Posted: Tuesday May 3, 2005 11:27AM; Updated: Tuesday May 3, 2005 5:38PM
The top seeds are legit
Amare Stoudemire averaged 22.8 points and nine rebounds in the Suns' first-round sweep of Memphis.
Joe Murphy/NBAE via Getty Images
Granted, both No. 1 seeds, Miami and Phoenix, were playing teams that snuck into the playoffs. In the East, the Nets closed out the season by winning seven of their last eight games, while the Grizzlies had to hold off Minnesota in the West.
What they got were first-round matchups with two teams with a lot to prove. Consider this: When SI.com's experts provided their predictions prior to the playoffs, only one writer chose a top seed as eventual champion. Chris Mannix went with Phoenix, while the other seven went with either defending champion Detroit or San Antonio. After a first-round in which both No. 1 seeds had little trouble dispatching their opponents, our experts might want to reconsider their prognostications.
Sure, Detroit has looked good in improving to 3-1 against Philly and a brilliant Allen Iverson. San Antonio has picked up the slack for Duncan, who looked sluggish before his breakout in Game 4. But Miami and Phoenix played near-perfect basketball in the first round. Miami got a stellar showing from Dwyane Wade, who averaged 26 ppg as the Heat swept the series with an average margin of victory of 12.7 points. Phoenix, meanwhile, ran Memphis into the ground, with Amare Stoudemire dominating the paint and the guards ruling the perimeter, knocking down 42 3-pointers.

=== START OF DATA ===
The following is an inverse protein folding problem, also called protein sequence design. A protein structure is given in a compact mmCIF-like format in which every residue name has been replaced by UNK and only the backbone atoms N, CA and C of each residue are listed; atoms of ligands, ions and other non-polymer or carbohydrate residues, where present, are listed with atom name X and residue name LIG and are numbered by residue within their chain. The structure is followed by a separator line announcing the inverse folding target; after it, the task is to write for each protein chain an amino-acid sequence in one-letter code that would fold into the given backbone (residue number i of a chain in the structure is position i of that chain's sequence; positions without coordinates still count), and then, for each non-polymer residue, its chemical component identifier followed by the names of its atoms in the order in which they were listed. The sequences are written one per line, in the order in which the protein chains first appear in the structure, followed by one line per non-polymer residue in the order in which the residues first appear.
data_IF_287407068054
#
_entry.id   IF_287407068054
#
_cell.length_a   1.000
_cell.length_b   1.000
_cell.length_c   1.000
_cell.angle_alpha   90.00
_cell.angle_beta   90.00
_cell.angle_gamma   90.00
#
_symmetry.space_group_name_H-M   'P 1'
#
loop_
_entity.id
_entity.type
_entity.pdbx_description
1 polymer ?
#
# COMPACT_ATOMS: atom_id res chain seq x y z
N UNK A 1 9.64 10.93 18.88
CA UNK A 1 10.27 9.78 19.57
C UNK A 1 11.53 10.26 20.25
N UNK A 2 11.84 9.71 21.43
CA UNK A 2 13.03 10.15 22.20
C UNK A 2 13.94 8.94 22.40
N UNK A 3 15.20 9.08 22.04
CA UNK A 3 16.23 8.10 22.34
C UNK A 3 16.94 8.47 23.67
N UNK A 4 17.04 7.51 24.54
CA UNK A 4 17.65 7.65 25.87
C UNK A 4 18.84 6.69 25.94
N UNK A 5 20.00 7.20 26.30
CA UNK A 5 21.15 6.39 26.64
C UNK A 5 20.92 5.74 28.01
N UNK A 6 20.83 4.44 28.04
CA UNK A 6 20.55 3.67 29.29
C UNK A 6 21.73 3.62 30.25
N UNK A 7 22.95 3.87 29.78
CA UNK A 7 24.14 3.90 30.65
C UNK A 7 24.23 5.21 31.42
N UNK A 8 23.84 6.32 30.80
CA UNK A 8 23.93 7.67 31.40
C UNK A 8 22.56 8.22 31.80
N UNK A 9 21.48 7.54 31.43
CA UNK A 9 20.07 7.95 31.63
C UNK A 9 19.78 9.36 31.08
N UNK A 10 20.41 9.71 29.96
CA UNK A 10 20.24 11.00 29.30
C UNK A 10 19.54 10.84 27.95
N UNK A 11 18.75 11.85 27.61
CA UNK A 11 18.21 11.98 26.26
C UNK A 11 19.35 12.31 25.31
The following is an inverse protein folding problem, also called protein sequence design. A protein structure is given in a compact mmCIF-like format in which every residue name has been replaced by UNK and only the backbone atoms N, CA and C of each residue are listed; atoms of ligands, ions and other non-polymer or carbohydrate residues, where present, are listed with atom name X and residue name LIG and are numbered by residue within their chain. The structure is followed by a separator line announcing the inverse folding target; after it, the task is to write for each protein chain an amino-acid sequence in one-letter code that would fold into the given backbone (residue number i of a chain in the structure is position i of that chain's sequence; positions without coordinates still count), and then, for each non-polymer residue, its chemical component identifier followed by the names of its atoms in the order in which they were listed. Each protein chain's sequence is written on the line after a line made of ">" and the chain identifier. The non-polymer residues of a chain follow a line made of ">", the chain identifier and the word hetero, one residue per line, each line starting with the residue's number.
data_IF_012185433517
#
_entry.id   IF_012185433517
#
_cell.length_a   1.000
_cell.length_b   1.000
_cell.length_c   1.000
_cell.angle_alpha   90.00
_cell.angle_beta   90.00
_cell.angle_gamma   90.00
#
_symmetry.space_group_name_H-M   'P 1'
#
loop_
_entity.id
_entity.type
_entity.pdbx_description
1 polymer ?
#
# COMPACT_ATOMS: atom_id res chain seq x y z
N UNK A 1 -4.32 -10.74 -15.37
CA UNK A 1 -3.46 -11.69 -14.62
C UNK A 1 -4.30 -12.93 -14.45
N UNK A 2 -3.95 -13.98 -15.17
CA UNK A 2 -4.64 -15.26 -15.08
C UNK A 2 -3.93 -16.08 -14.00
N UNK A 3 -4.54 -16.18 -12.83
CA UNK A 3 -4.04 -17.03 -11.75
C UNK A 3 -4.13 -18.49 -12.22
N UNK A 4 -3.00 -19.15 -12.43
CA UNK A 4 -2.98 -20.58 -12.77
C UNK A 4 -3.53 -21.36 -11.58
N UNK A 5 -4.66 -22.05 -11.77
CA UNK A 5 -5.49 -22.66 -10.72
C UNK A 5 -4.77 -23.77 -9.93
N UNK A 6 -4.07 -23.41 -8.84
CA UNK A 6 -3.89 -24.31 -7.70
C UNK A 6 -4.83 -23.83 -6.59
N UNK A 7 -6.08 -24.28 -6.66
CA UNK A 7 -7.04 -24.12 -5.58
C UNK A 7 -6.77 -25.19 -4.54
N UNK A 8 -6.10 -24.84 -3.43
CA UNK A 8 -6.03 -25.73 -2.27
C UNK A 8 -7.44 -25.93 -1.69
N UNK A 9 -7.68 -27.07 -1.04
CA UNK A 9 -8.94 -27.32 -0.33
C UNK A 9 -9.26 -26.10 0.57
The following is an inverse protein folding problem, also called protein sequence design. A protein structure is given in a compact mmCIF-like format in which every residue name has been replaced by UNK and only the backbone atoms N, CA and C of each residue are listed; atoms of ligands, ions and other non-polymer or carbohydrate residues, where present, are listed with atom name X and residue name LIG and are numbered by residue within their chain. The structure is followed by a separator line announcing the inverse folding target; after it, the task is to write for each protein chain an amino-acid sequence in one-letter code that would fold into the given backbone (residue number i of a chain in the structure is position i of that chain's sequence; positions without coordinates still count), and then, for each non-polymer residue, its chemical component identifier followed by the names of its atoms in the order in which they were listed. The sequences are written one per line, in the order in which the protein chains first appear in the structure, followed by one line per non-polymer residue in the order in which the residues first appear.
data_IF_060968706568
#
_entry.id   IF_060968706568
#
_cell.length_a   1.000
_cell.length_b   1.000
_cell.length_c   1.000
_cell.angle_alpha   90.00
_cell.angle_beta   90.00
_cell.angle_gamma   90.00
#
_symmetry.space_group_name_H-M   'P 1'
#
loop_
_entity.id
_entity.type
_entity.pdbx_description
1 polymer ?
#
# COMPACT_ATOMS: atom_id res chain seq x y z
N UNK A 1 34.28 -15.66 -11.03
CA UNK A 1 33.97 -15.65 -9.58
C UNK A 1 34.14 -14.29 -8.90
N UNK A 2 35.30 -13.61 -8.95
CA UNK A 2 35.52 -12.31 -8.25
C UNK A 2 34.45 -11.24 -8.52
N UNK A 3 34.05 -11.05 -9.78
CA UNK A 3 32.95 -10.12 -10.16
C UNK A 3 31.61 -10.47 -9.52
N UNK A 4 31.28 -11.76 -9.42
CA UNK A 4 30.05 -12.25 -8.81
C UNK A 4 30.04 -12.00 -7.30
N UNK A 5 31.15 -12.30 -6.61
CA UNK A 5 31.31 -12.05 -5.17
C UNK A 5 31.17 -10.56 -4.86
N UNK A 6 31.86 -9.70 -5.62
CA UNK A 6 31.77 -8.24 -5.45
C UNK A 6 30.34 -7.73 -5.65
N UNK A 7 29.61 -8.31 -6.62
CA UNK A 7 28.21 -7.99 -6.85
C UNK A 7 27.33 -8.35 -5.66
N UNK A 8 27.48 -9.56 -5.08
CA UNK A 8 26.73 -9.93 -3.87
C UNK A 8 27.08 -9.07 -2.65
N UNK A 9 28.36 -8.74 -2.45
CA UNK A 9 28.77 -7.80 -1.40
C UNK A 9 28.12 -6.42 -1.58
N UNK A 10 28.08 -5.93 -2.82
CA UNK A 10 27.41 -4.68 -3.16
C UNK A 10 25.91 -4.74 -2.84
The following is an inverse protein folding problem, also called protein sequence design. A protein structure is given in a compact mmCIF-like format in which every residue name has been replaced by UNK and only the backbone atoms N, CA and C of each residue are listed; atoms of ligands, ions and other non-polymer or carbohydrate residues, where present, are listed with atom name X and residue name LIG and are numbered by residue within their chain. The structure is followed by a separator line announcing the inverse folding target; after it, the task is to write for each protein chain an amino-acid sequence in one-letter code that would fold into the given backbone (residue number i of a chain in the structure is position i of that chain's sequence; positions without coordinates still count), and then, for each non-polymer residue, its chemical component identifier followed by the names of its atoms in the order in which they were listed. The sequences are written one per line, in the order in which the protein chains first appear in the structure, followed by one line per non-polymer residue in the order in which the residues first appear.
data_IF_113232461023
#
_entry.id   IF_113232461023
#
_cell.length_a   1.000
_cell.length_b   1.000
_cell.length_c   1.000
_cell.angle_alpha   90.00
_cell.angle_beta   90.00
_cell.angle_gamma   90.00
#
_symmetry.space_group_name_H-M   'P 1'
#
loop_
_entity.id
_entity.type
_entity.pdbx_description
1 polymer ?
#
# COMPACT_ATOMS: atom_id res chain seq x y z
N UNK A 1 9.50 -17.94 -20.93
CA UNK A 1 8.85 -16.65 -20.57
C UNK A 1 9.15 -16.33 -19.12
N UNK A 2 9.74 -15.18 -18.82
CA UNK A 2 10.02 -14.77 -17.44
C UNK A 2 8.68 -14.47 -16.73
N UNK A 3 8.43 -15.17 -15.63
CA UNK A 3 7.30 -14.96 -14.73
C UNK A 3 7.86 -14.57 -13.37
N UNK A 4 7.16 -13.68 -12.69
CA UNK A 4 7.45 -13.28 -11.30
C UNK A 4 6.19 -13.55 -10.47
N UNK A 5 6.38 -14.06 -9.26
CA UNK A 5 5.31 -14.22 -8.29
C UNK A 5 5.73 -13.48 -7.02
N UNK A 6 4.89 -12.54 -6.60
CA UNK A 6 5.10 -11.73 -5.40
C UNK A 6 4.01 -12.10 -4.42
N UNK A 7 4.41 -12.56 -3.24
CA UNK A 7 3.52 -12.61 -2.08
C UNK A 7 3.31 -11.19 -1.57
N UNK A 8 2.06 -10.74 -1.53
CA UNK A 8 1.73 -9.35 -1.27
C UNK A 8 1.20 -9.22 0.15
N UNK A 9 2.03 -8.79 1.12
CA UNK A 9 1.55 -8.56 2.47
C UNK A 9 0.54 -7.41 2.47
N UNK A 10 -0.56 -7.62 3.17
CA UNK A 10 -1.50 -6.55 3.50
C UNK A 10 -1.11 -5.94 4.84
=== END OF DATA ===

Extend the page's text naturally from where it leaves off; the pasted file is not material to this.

The kids are alright
Experience can go a long way in the postseason. But some of the playoffs' biggest performances have come from first-time participants.
Jason Terry -- who toiled away in Atlanta, where playoff hopes go to die -- has been one of the Mavs' biggest contributors. In the Mavs' win Saturday, Terry scored 32 points and hit the game-clinching 3-pointer with 26 seconds left to help Dallas even the series at 2-2. Monday night, Terry wasn't quite as trigger-happy. He warmed up in the fourth quarter of Dallas' victory and knocked down a key 3-pointer in the final minutes. Over the series, JT is scoring almost six points per game more than he did during the season, not bad for a playoff rookie.
In the Wizards-Bulls series, several playoff virgins are making the most of their increased exposure. Andres Nocioni is getting 15 more minutes per game and has nearly doubled his scoring, rebounding and assist averages in postseason play, thanks in large part to a 25-point, 18-rebound outburst in Game 1. Teammate Kirk Hinrich has averaged 20.5 points through the first four games, almost five points more per game. Even Washington's Juan Dixon got in the act Monday, scoring a career-high 35 points in just his fourth playoff game, proving experience can be overrated in the playoffs -- at least so far.
The war of words has begun
You see it every year. The playoffs come, the officiating tightens up, and coaches get frustrated. What ensues is back-and-forth posturing between coaches to get the officials on their side.
Adelman called out the Sonics for their physical play and even singled out Reggie Evans for his flopping skills, saying he "goes down when the air conditioning comes on."
Not to be outdone, Seattle coach Nate McMillan shot back, saying "Playoff basketball you don't play in skirts."
And in the Houston-Dallas series, Jeff Van Gundy's frustration got the best of him, and the league lashed out, handing down a $100,000 fine, the largest handed to a coach, for his questioning of the officials. Apparently, the protests didn't work for Van Gundy as several questionable calls went the Mavs' way in the Rockets' 103-100 Game 5 loss.
More important, Van Gundy seems to be in hot water with the league as David Stern hinted that serious sanctions could be coming Van Gundy's way. Expect the posturing to continue, though, as coaches have time to spare between games and media sessions to deal with.